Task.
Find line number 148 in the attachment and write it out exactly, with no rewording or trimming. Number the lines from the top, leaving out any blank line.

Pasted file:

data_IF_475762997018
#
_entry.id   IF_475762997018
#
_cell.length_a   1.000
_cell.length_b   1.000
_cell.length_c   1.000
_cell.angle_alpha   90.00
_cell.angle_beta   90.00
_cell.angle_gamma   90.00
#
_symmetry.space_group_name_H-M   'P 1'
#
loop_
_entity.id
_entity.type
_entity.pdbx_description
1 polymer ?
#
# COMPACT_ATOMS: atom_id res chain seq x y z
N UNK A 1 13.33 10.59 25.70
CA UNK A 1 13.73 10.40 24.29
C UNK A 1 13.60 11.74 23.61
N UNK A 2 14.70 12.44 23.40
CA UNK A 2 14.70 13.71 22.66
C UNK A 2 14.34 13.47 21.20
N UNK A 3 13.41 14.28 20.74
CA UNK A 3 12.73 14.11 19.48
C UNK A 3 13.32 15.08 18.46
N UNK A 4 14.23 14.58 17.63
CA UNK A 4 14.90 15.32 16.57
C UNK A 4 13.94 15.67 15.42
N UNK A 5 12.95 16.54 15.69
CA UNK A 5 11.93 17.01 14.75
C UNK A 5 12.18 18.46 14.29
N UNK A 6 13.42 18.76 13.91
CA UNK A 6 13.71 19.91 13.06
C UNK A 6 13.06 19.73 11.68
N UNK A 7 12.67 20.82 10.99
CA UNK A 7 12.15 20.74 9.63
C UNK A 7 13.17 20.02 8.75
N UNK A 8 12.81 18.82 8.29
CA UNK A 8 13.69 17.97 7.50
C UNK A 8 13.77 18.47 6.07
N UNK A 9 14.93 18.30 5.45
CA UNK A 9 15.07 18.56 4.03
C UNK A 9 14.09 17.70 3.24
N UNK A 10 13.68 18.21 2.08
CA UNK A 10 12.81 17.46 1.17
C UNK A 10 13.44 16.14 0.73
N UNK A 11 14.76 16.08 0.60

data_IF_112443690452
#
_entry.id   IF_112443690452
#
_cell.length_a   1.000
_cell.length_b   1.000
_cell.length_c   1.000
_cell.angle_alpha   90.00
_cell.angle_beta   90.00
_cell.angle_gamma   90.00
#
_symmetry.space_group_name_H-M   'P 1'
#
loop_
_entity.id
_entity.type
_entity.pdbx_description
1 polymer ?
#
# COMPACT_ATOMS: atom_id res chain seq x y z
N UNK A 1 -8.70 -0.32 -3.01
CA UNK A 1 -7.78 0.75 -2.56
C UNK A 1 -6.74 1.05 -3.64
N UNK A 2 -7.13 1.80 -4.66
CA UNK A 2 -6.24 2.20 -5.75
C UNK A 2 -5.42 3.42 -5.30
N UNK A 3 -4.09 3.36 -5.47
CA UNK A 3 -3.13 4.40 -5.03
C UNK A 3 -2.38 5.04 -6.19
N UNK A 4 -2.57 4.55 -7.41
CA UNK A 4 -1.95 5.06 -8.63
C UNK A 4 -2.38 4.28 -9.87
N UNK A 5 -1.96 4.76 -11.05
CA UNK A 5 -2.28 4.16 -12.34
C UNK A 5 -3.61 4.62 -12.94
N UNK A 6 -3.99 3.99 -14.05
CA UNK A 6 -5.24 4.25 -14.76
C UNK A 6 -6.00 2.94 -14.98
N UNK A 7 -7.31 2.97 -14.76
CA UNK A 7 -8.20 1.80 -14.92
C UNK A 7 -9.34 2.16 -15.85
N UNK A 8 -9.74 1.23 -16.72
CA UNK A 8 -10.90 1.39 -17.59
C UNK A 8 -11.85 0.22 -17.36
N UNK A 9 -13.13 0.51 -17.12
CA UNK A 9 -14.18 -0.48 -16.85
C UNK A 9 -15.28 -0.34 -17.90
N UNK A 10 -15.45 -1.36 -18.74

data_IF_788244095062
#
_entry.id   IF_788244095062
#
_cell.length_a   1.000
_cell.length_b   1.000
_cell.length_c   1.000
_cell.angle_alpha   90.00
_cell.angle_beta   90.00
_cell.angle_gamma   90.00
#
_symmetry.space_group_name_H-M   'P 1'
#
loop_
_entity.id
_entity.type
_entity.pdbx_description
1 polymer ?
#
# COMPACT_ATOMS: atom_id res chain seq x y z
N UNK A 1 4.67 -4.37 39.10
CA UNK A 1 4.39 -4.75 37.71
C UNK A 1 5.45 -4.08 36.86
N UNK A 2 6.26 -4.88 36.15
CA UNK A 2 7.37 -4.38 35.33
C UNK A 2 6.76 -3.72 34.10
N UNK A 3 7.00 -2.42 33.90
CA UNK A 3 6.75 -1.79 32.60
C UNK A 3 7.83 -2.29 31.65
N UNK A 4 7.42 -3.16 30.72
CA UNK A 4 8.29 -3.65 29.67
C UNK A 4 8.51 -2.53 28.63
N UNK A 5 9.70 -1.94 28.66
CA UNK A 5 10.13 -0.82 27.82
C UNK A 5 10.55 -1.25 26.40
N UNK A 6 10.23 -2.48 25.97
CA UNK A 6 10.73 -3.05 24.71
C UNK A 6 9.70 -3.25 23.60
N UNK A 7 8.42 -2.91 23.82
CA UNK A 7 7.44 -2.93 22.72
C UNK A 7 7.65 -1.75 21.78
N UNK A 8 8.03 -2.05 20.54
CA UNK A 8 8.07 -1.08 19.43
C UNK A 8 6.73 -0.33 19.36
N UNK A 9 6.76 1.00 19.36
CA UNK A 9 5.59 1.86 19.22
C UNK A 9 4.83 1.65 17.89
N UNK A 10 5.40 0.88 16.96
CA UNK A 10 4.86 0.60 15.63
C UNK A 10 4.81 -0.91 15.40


CA UNK A 10 4.86 0.60 15.63